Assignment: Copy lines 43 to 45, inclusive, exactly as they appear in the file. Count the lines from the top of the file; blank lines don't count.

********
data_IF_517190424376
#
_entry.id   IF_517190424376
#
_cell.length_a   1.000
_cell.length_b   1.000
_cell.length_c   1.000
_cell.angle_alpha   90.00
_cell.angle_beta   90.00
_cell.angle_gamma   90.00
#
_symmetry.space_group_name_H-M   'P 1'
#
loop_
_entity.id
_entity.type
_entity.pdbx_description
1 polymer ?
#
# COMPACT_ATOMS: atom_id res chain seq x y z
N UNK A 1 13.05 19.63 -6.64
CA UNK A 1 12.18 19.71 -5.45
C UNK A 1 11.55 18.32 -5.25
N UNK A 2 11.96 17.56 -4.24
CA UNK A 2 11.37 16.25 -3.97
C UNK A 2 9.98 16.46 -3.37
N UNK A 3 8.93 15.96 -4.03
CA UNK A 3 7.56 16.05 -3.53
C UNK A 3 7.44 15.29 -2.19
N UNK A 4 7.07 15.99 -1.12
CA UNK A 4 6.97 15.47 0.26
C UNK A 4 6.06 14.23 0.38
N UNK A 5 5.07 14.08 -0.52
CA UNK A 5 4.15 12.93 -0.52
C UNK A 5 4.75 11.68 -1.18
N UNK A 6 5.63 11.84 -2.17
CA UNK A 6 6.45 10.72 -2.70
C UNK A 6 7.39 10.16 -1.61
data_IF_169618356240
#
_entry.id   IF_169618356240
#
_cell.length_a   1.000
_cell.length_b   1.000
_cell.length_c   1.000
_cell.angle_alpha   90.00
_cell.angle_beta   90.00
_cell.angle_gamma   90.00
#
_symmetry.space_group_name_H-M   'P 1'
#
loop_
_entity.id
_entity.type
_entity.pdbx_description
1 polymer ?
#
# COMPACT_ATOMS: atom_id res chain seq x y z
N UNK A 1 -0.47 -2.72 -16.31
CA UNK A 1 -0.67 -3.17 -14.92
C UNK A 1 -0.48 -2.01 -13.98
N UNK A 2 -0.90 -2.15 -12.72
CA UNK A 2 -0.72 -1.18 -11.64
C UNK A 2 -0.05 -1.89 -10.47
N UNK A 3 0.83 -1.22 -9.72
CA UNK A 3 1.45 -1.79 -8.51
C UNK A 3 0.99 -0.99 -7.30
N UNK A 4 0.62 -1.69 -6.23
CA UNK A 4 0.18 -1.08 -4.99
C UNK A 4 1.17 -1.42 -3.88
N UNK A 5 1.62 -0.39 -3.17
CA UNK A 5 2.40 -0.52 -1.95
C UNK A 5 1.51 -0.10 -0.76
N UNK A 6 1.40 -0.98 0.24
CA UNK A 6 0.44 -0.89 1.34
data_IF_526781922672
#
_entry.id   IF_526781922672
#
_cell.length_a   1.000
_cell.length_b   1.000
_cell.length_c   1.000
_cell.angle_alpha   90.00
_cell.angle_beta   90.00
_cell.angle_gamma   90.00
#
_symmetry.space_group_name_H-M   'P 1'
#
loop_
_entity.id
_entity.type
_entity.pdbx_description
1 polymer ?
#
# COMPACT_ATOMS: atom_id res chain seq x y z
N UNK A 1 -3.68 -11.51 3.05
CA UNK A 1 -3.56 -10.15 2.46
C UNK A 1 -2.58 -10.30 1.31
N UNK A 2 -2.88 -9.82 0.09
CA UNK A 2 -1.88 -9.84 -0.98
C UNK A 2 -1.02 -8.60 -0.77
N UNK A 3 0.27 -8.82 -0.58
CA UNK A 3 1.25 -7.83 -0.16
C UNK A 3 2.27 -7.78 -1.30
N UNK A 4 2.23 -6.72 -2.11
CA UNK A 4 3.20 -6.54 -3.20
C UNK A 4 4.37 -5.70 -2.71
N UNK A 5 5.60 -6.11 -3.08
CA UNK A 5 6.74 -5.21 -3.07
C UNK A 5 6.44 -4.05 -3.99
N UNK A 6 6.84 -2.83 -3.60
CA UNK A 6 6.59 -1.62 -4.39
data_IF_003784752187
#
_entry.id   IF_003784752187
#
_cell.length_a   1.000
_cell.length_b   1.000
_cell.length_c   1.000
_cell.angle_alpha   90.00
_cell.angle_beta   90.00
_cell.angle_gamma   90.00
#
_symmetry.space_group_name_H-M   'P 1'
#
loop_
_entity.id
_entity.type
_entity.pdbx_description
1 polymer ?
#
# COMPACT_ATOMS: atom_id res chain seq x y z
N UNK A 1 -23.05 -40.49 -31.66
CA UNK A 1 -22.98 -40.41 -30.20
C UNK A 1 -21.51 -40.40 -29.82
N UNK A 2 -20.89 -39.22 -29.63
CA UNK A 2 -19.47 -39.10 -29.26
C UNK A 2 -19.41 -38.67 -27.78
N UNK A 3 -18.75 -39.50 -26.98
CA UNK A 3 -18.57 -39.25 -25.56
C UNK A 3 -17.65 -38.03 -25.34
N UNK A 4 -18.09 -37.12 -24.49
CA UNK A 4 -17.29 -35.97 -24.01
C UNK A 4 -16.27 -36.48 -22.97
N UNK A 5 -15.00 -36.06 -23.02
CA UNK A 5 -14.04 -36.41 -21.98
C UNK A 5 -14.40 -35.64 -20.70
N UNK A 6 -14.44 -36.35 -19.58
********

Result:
_cell.length_a   1.000
_cell.length_b   1.000
_cell.length_c   1.000